1st Sunday of Christmas
Dear fellow ministers of the gospel of Jesus Christ,
grace and peace to you
from the one who comes to those who show up. Amen
Yes we’re still in the season of Christmas,
we will be until January 6th
when the magi show up
revealing once and for all
that Jesus is the messiah.
We’ve heard the story of the baby in the manger
and today we have another story
of Jesus as an infant,
the story of Mary and Joseph
presenting Jesus at the temple,
of Simeon and Anna’s hope being fulfilled,
a story of the Holy Spirit
coming to those who are faithful,
those who show up.
Now, this isn’t intended
to either shame or overly congratulate anyone
but the truth of the matter is
that those who are faithful,
who seek the presence of God
have a better chance of encountering God
and while God can and does
work outside of religious rites and institutions,
God also works through them
but in still surprising ways,
probably because the Holy Spirit is so unpredictable.
For as much as we trust that God is with us,
that Christ comes to us
especially in the sacraments,
there are times when we feel the presence of God more than others,
times when the Holy Spirit comes to us when we need her,
times when she jumps out and surprises us.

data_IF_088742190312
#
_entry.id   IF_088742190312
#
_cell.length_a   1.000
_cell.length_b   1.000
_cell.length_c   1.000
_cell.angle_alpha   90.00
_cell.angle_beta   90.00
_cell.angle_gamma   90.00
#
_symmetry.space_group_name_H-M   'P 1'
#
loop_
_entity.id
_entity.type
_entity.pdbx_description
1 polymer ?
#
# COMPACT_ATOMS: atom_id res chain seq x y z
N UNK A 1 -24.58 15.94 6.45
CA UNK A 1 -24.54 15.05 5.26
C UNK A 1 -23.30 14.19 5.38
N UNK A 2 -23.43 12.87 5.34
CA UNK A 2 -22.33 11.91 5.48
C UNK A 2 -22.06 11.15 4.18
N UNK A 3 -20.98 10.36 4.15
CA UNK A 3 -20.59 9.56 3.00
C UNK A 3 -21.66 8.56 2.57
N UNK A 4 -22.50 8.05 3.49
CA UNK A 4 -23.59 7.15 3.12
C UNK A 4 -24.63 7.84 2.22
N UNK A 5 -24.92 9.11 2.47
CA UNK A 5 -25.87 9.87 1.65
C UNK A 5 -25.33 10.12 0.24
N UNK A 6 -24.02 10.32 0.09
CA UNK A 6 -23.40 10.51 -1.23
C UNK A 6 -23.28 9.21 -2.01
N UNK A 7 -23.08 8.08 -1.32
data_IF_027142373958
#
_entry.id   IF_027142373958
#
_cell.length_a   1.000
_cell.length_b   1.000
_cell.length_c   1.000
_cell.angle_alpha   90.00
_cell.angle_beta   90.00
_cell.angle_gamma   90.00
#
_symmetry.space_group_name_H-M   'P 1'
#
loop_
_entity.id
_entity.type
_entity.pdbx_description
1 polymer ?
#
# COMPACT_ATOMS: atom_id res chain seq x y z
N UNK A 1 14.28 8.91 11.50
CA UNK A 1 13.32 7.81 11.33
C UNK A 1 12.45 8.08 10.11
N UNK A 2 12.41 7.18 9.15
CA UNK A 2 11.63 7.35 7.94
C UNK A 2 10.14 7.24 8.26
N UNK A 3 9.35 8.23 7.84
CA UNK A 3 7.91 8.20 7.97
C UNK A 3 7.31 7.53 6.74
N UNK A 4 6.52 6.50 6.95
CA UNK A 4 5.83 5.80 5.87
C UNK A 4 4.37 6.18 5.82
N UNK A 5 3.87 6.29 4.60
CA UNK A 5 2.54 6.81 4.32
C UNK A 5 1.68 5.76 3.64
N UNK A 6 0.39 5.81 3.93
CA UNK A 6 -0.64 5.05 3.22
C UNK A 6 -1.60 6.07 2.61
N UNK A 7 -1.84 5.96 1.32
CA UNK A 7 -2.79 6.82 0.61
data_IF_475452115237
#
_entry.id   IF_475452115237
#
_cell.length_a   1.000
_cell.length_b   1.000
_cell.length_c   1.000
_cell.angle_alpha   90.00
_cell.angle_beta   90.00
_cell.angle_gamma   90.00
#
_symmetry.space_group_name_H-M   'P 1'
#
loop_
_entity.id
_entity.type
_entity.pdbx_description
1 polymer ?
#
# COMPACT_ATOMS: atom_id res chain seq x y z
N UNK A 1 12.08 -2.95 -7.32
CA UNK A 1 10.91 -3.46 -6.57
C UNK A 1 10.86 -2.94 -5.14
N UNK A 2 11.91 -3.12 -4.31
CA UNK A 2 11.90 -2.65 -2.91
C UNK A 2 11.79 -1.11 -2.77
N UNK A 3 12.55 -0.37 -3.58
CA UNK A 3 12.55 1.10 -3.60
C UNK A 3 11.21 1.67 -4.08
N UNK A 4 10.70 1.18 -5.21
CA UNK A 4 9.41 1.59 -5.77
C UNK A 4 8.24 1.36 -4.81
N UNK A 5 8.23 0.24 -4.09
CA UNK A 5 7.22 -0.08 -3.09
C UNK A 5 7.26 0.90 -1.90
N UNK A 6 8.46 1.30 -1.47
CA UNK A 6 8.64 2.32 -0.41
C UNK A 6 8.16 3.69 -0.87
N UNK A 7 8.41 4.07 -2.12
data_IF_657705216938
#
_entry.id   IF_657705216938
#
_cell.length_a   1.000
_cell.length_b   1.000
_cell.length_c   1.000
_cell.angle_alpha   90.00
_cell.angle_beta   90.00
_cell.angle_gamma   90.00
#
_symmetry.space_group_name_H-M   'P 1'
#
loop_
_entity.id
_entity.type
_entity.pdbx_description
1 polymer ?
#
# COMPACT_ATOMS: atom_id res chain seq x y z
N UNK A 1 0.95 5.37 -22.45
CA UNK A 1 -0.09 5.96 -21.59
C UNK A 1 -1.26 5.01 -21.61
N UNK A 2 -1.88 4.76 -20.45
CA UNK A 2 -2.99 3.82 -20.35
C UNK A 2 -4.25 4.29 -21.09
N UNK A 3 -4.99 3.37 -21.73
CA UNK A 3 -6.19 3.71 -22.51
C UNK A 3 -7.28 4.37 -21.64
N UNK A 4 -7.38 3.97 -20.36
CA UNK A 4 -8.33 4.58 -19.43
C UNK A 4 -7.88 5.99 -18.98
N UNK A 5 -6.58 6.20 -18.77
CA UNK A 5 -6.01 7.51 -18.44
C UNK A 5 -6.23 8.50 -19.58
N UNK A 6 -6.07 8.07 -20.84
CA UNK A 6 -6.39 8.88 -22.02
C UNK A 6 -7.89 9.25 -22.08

I experienced this perhaps most vividly
at least for the first time in college.
Gustavus is a Lutheran school
and this Lutheran identity and faith
are still a strong part of the mission of the school
such that in the daily schedule of classes
every day at 10am
time was blocked off for chapel
and a service offered
For most students it was
an extra half hour to sleep
or finish up homework, or get breakfast.
Some people went to chapel a couple times a week
or once a week for the sung morning prayer service
but there were a few of us
who went pretty much every day.
I know I started going every day
because I was still working out my call to ministry
and daily chapel seemed like a good place to start.
I kept going
because I realized that I didn’t know when the Holy Spirit would show up
and I wanted to be there when she did.
Not all the services were winners or deeply meaningful,
just like not all Sundays are winners or deeply meaningful,
but every now and then the spirit would show up,
like the time the dance major
who was giving his senior sermon
and had clearly not prepared
made us all get close together and hold hands and form connection,
or the time Chaplain Brian
bent over in the pulpit before starting his homily
and when he stood up he was wearing an accordion
and proceeded to preach accompanying himself on the instrument,
okay maybe those were just very memorable times
but there were times
when the message was exactly what I needed to hear that day
or when the choirs filled the air with beauty and truth
that transcended words.
So each day at 10am in college,
you could find me in chapel,
waiting, hoping that the Holy Spirit would show up.
I suspect that some of you may have had similar experiences
with other faith practices,
like daily devotions or prayers at mealtimes.
Where sometimes you do it because that’s what you do,
you show up,
and sometimes in the midst of that
the spirit flashes through
leaving you wanting more,
and coming back each day.